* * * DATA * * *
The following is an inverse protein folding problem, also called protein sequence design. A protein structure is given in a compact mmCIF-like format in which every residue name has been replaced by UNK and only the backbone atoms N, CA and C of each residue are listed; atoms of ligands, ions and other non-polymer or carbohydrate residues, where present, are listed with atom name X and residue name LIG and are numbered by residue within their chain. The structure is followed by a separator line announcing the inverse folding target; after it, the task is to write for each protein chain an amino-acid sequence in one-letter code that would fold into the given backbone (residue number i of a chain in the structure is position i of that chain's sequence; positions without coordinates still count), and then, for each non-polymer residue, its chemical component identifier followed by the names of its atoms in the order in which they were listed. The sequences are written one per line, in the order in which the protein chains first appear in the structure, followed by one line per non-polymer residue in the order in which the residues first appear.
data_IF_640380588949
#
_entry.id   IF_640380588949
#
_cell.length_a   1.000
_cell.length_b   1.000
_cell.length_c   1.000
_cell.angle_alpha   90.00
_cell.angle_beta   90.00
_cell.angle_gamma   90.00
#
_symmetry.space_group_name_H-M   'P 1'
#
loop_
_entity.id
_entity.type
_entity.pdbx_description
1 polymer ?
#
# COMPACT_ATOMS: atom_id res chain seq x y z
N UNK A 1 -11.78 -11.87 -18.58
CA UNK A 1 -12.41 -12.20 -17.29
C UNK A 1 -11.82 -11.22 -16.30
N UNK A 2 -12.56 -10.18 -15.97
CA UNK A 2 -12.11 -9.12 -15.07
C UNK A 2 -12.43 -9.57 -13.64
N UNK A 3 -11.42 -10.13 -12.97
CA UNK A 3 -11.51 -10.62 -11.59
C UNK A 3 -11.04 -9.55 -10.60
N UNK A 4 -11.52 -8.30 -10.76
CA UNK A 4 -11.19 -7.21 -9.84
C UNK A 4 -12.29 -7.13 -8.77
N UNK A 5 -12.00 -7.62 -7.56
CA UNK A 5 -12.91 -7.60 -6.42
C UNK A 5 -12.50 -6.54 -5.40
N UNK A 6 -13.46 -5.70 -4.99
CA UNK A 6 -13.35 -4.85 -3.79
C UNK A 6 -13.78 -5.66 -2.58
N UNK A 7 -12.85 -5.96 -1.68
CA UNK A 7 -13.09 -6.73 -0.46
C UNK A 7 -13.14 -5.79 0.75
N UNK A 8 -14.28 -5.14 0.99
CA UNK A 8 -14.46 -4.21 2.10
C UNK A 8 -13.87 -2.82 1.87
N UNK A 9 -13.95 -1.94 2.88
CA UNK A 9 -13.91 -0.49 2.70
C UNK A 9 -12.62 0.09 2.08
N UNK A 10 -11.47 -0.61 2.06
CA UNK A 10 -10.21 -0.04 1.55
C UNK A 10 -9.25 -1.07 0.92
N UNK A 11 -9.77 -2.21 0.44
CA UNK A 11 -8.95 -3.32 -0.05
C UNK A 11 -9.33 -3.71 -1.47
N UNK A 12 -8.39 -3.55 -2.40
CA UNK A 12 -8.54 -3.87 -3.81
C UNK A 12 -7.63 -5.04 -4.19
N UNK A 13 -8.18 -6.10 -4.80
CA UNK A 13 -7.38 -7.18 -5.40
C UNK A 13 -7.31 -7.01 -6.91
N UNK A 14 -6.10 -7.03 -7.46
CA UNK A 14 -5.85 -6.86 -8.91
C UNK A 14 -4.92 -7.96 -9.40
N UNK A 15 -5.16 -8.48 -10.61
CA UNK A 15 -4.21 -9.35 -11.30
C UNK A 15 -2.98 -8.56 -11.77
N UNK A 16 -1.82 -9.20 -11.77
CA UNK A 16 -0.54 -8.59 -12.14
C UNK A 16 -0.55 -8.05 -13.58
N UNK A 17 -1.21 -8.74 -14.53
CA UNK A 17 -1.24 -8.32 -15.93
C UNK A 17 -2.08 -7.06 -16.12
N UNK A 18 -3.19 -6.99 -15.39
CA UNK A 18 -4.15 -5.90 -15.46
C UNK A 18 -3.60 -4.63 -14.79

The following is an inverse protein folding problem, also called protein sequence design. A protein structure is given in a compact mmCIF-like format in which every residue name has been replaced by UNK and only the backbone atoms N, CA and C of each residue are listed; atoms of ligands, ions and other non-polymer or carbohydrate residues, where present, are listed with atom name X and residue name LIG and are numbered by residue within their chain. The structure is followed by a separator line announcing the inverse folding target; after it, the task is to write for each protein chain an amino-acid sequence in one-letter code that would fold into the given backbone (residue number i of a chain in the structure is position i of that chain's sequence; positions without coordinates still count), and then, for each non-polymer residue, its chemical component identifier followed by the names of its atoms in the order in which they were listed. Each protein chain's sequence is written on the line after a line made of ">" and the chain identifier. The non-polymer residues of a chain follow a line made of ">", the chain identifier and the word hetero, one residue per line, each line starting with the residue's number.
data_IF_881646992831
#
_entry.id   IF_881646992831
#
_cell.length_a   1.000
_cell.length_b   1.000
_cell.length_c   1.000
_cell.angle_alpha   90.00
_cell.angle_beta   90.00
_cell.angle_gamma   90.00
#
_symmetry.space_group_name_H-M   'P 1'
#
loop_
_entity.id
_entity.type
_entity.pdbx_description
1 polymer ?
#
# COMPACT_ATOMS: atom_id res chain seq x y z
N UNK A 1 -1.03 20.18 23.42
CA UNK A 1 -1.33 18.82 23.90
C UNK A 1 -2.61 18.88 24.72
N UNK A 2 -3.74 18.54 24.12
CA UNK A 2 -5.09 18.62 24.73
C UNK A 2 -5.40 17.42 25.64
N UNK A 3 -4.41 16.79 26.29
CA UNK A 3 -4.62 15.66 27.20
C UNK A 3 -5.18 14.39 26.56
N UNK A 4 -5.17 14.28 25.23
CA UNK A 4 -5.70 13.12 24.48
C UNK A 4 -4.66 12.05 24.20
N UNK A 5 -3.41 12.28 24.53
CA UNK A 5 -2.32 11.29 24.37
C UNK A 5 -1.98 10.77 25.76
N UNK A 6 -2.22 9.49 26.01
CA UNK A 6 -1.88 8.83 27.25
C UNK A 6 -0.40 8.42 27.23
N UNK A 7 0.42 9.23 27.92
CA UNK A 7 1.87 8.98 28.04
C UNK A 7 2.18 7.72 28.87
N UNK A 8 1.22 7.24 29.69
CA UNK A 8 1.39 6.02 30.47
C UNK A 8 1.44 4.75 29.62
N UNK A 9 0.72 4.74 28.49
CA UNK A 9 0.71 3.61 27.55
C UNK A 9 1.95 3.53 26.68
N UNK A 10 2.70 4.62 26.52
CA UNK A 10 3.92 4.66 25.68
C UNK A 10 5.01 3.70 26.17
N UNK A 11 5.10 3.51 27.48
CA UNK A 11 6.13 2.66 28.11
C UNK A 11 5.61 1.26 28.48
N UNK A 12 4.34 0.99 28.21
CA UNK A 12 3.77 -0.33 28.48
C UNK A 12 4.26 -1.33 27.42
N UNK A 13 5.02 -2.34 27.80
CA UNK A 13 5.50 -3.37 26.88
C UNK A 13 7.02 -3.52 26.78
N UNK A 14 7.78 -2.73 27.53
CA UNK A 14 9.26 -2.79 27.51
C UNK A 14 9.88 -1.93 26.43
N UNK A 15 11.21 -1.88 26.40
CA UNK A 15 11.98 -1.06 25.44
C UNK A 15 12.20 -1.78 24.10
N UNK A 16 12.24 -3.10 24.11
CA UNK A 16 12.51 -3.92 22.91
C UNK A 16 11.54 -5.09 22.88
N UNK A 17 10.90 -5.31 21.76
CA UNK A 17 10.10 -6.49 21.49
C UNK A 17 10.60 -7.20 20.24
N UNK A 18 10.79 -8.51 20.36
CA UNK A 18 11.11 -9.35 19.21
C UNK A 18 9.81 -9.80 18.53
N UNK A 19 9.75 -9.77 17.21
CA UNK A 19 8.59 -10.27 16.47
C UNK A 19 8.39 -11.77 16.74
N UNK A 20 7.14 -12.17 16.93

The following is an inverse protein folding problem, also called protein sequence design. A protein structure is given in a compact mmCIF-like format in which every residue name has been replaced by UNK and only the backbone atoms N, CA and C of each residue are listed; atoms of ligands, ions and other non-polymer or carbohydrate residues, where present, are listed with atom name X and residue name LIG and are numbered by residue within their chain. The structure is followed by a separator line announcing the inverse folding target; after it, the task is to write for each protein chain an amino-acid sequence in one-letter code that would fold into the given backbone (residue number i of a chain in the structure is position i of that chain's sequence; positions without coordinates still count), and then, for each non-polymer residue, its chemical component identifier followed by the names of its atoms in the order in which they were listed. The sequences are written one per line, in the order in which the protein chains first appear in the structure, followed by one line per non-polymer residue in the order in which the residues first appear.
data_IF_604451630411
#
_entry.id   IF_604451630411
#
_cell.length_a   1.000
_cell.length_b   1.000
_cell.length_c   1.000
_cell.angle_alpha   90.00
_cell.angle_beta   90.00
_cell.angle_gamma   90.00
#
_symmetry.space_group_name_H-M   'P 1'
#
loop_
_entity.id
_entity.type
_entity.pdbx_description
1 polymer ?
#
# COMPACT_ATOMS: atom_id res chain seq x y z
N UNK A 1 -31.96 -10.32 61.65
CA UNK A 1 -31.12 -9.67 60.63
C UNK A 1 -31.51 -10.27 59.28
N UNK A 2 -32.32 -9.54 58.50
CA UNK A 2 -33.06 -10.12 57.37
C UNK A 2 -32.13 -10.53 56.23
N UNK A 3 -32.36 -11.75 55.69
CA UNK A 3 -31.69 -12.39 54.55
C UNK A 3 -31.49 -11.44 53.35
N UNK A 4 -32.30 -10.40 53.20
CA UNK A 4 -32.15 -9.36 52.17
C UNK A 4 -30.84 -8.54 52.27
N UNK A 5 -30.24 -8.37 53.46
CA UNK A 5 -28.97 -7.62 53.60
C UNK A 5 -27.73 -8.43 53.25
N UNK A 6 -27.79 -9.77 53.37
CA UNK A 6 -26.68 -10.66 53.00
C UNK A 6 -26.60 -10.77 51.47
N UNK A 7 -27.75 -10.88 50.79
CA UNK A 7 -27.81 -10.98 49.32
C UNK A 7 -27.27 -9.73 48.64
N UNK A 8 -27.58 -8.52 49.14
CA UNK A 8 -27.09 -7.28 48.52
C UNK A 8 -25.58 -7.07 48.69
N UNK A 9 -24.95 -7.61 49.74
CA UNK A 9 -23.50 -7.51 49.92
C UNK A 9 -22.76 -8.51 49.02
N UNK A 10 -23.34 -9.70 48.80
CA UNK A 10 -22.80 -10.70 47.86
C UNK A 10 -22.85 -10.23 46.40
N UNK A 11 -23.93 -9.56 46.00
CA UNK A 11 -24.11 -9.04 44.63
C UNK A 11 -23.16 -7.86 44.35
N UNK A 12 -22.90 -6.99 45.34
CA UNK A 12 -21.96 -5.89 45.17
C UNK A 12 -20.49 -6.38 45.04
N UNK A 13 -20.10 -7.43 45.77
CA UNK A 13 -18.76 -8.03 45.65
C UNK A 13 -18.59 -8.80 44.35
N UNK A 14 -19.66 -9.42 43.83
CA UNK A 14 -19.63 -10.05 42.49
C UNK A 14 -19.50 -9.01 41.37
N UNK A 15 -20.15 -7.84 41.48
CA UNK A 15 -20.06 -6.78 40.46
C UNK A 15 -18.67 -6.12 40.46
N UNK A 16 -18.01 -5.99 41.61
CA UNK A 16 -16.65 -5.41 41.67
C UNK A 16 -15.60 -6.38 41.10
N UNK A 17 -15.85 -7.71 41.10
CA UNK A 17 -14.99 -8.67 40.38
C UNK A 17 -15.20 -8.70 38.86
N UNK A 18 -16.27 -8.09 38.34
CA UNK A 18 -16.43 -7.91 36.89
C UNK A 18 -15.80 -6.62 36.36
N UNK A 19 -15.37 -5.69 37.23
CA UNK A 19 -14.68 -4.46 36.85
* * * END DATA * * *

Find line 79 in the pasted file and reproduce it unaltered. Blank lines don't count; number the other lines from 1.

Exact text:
_entry.id   IF_881646992831